The book was originally written in a clear, no-nonsense style which has been polished over its many editions and revisions. The style was well preserved in the translation. There is nothing in the book that will even occasionally distract from the subject.

The most shining example is Kiselev’s treatment of the circumference and π. Circumference is defined (p.202) as the limit of the perimeters of regular polygons inscribed into the circle when the number of sides is doubled indefinitely. Doesn’t that sound impressive? But consider then that Kiselev goes precedes the definition with a reasonably developed theory of limits (pp. 195-199). The book gives a very clear introduction into the theory of limits which, although not 100% rigorous, neither noticeably cuts corners. For example, the book does prove that the limit (which is the circumference) exists (p. 202). This comes after a thorough discussion of similarity (pp. 117-182). In particular, he proves (p. 187) that regular polygons with the same number of sides are similar, and their sides have the same ratio as their radii or apothems. Combining this with the theory of limits he derives (p. 204) the fact that the ratio of the circumference to the diameter is the same for all circles and thus introduces \(\pi\).

Simple as this may appear, even the best of the modern high school geometry texts make a mess of the definition of \(\pi\). For example, H. Jacobs (*Geometry*, 3rd ed, p. 592) defines it as the limit, as the number of sides increases, of the ratio of the side to twice the radius of a regular polygon. He does this after constructing a table for several polygons and observing the behavior of the ratio. Thus the definition of \(\pi\) and the determination of its value are combined into one, while the reason for the existence of \(\pi\) is not discussed at all.

Another topic that drew my attention is the irrationality of the square root of 2. The proof given here is remarkably similar to the one recently published by Tom Apostol (*The American Mathematical Monthly*, v 107, n 9, pp 841-842). Unlike Apostol’s, Kiselev’s proof does not qualify as a proof without words, but it appeals to the same geometric ideas. However, this is not exactly the reason I like Kiselev’s treatment. Kiselev precedes his proof with the notion of mensuration and a complete discussion of the Euclidean algorithm including Archimedes’ Axiom. The proof is then followed by articles on lengths of segments, approximation, irrational numbers and the number line.

In the Translator’s Foreword, Professor Givental mentions three virtues of a good textbook (precision, simplicity, conciseness) formulated yet by Kiselev himself, and adds a fourth one — competence in the subject. Thinking specifically of *Kiselev’s Geometry*, one other feature must be mentioned: *autonomy of the discourse*.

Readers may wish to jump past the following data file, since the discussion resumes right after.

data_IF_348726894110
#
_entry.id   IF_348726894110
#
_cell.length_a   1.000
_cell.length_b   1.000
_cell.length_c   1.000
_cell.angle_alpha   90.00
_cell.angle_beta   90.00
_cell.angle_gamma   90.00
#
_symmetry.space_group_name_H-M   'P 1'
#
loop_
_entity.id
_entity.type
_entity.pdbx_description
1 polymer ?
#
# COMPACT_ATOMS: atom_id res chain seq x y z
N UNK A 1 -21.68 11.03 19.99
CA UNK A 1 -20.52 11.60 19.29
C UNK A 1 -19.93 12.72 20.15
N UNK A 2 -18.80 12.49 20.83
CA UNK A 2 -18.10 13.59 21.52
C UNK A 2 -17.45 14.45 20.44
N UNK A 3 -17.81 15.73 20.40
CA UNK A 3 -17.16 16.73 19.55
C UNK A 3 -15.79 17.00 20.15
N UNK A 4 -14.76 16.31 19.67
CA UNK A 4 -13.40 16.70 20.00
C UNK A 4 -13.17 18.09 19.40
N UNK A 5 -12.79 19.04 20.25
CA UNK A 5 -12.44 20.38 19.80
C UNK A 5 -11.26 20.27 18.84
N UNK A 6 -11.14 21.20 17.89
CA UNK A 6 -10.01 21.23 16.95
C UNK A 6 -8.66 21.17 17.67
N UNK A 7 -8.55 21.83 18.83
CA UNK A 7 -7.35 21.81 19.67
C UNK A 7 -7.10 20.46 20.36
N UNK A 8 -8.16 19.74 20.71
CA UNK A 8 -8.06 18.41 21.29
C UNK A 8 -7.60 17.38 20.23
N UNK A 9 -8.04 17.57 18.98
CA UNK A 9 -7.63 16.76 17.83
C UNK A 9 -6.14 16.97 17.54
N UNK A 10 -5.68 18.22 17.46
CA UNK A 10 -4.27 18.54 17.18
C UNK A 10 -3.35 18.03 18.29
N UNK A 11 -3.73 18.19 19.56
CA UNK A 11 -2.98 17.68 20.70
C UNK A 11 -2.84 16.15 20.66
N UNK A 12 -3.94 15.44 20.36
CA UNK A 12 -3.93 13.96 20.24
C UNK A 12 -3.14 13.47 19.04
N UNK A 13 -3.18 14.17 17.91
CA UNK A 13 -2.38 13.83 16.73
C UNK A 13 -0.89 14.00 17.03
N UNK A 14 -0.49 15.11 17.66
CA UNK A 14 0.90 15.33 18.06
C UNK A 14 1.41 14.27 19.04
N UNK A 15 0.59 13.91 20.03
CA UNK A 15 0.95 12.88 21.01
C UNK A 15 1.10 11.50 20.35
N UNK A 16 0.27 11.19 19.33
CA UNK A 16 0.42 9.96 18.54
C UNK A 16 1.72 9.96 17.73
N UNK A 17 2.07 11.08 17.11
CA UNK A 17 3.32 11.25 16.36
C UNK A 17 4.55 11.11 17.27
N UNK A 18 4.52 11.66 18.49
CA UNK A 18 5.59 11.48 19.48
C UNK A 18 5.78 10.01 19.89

Every textbook is created for a particular audience which is usually characterized by the level of preparedness to absorb the material, both in terms of the requisite knowledge and the ability to do so. The requirements are usually set up in the introduction and are commonly violated in the text. This is either done tacitly or with a reference to the imposed limitations on the size or the scope of the book. One salient virtue of *Kiselev’s Geometry* is that, throughout, the author remains faithful to his intended audience, viz., middle and junior high school students taking up geometry for the first time. Assuming only very basic knowledge of mathematics, Kiselev builds the edifice of geometry from the bottom up, supplying both bricks and mortar in the process. The book is very much self-contained. The only outside references come at the upper storey, as for example, when he only mentions Gauss’ constructibility theorem for regular polygons.

The book comes with nearly 600 exercises, which are distributed throughout. Some are supplied with hints but none with a solution. I do not believe Kiselev had any intention or a pedagogical reason to conceal solutions from the student. In the Introduction to the first edition, he mentions a then available problem collection from which he drew exercises. In my time, another problem collection, with all the exercises solved, was used alongside *Kiselev’s Geometry*. While I do think that the absence of a solution key in the first English edition may deter some potential users, I do not believe it should. On one hand, in the body of the book, Kiselev devotes considerable time to solving problems, paying special attention to a variety of basic constructions. The text is interspersed with remarks on problem solving and methods of proof all of which come with practical demonstrations. On the other hand, at this time of easy access to the internet, an interested student can get a solution to a problem or two or find some advice to help with a solution. There are a multitude of online forums that exist just to this end.

The book is light and relatively small, but due to Kiselev’s concise, no-frills style, the topics covered are awarded comprehensive treatment. The book will give good service to geometry students and teachers, homeschoolers, student teachers and their instructors. All should be looking forward to the appearance of the stereometry part of *Kiselev’s Geometry*.

Alex Bogomolny is a business and educational software developer who lives with his wife and little son in East Brunswick, NJ. In August 2006 his popular web site Interactive Mathematics Miscellany and Puzzles has welcomed its 20,000,000th visitor.